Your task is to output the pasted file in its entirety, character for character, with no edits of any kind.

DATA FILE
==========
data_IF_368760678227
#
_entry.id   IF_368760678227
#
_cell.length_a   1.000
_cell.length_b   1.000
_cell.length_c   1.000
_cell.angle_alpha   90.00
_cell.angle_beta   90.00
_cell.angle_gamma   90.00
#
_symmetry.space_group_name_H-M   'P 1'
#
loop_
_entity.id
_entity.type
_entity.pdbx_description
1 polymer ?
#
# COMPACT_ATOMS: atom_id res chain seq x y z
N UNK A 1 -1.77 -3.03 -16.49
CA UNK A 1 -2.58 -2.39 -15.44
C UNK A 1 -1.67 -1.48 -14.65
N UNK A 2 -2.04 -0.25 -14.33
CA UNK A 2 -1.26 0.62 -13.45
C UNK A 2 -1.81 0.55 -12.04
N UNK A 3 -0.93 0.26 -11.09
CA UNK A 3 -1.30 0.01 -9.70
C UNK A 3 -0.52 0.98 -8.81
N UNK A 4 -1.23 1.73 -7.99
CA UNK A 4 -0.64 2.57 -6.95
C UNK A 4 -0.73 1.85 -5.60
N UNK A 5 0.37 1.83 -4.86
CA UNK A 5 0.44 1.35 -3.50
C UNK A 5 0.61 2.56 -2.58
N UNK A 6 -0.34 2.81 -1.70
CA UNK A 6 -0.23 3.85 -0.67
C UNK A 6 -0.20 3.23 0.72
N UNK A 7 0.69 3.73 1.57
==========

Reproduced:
data_IF_368760678227
#
_entry.id   IF_368760678227
#
_cell.length_a   1.000
_cell.length_b   1.000
_cell.length_c   1.000
_cell.angle_alpha   90.00
_cell.angle_beta   90.00
_cell.angle_gamma   90.00
#
_symmetry.space_group_name_H-M   'P 1'
#
loop_
_entity.id
_entity.type
_entity.pdbx_description
1 polymer ?
#
# COMPACT_ATOMS: atom_id res chain seq x y z
N UNK A 1 -1.77 -3.03 -16.49
CA UNK A 1 -2.58 -2.39 -15.44
C UNK A 1 -1.67 -1.48 -14.65
N UNK A 2 -2.04 -0.25 -14.33
CA UNK A 2 -1.26 0.62 -13.45
C UNK A 2 -1.81 0.55 -12.04
N UNK A 3 -0.93 0.26 -11.09
CA UNK A 3 -1.30 0.01 -9.70
C UNK A 3 -0.52 0.98 -8.81
N UNK A 4 -1.23 1.73 -7.99
CA UNK A 4 -0.64 2.57 -6.95
C UNK A 4 -0.73 1.85 -5.60
N UNK A 5 0.37 1.83 -4.86
CA UNK A 5 0.44 1.35 -3.50
C UNK A 5 0.61 2.56 -2.58
N UNK A 6 -0.34 2.81 -1.70
CA UNK A 6 -0.23 3.85 -0.67
C UNK A 6 -0.20 3.23 0.72
N UNK A 7 0.69 3.73 1.57